U.K. Atomic Energy Authority/Culham Centre for Fusion Energy/EUROFusion
- A unique nuclear reactor could finally solve a huge fusion problem.
- The MAST Upgrade tokamak has a special exhaust system that reduces heat.
- With less heat, the reactor can run longer without replacing ruined parts.
With a revolutionary new heat exhaust system, scientists in England might have just found the key to unlocking a cooler future for nuclear fusion—and brought the world one step closer to actually realizing the long-promised next frontier for energy.
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Scientists have worked for decades on different tokamak reactors, or donut-shaped chambers in which atoms are combined (fused, for fusion) to generate plentiful energy. The white-hot plasma can reach 100 million degrees Fahrenheit or more, causing heavy wear and tear on all the components of these reactors.
There are downsides and controversial elements to fusion research. So far, no tokamak reactor has “recouped” its own energy cost—not even close!—so no one has demonstrated that nuclear fusion even works as an energy source, let alone the plentiful source its advocates say it will be.
For naysayers, this is evidence that fusion is farfetched and impractical. The running joke is that nuclear fusion is always 10 to 20 years away.
Enter the Culham Centre for Fusion Energy, which operates under the U.K. Atomic Energy Authority (UKAEA). There, scientists have built the Mega Amp Spherical Tokamak (MAST), which originally operated from 2000 to 2013 and has been upgraded and boosted for the 2020s. Now, MAST Upgrade is using its new heat exhaust system, the Super-X diverter, to greatly reduce the heat burden on all of the spherical tokamak’s parts.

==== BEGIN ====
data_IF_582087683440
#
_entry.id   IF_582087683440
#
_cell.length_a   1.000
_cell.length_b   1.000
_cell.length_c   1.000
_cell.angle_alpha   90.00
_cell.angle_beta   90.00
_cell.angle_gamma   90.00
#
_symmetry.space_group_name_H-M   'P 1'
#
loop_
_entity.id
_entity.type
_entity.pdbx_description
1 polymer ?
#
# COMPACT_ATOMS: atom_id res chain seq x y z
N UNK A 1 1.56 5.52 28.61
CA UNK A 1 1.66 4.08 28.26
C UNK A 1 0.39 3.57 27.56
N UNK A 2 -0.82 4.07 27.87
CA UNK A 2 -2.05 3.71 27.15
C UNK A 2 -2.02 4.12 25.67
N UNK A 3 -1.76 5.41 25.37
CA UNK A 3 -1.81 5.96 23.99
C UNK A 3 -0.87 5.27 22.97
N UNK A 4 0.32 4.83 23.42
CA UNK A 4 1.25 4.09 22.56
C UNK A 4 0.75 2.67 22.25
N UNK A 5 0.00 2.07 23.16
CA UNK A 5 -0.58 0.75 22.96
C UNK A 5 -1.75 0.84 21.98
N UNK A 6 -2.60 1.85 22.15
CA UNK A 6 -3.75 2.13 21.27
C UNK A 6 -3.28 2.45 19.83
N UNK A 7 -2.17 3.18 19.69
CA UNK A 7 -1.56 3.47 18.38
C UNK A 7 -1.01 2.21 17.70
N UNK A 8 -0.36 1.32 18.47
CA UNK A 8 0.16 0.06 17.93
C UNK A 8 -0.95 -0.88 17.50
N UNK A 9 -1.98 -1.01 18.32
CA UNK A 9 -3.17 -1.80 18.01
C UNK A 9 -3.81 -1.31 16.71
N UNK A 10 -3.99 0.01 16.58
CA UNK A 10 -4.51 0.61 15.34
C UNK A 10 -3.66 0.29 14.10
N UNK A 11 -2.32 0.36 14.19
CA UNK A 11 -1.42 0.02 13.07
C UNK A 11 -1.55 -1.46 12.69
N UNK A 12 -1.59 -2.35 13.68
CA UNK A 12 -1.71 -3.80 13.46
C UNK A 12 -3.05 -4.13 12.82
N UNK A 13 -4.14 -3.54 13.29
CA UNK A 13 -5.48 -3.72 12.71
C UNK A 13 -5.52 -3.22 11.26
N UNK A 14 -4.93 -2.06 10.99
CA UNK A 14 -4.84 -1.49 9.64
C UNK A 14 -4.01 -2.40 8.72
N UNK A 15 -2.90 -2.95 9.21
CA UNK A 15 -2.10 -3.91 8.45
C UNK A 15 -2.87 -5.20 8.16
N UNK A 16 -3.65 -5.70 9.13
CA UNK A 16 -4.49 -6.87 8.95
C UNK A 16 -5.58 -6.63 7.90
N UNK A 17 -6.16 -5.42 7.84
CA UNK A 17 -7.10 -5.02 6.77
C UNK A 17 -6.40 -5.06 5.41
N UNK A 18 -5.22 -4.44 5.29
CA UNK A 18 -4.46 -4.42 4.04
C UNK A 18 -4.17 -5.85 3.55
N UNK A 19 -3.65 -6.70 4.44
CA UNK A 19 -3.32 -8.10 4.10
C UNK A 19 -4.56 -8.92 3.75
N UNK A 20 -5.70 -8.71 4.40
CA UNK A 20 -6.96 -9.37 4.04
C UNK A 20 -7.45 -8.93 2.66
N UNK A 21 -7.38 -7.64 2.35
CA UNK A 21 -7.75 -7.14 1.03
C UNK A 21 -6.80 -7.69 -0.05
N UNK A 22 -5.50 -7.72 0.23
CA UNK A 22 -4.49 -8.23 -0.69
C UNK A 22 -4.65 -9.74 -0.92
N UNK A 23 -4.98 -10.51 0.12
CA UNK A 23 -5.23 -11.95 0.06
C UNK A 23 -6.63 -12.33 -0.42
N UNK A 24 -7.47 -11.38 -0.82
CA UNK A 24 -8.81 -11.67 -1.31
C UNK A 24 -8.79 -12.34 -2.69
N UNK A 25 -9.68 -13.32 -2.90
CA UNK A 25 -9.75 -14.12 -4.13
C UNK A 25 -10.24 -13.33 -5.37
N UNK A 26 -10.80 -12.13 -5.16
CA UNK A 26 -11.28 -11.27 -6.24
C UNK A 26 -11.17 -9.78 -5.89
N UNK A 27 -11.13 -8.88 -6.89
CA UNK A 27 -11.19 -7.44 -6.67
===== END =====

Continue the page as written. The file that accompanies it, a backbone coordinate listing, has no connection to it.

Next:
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Exhaust heat is such a big issue for tokamaks that it’s actually the primary focus of the whole MAST Upgrade project. Inside the tokamak reactor itself, plasma is contained by a powerful magnetic field, so the super-hot plasma doesn’t touch the walls. But heat must be able to vent out of the tokamak, and that’s where destruction starts.
The super-hot exhaust is removed by a system called the diverter, and the current crop of diverters are too fragile to be in the line of fire inside of tokamaks. “Diverter components would require replacement every few years, making it difficult for fusion to become an economically competitive energy source,” UKAEA writes.
Enter the Super-X diverter, which decreases the heat output tenfold.
“Super-X reduces the heat on the exhaust system from a blowtorch level down to more like you’d find in a car engine,” lead scientist Andrew Kirk said in a UKAEA statement. That, in turn, means the diverter can last a lot longer with the same parts—cutting down on reactor shutdowns for replacing them.
So, what does this mean for the future of nuclear fusion? Well, IKAEA says exhaust heat has been one of the major obstacles to a working compact fusion power plant, which the U.K. hopes to build and get online by the 2040s. If the Super-X diverter can reduce the heat burden to a manageable level, that could be the last missing piece to a very challenging puzzle.
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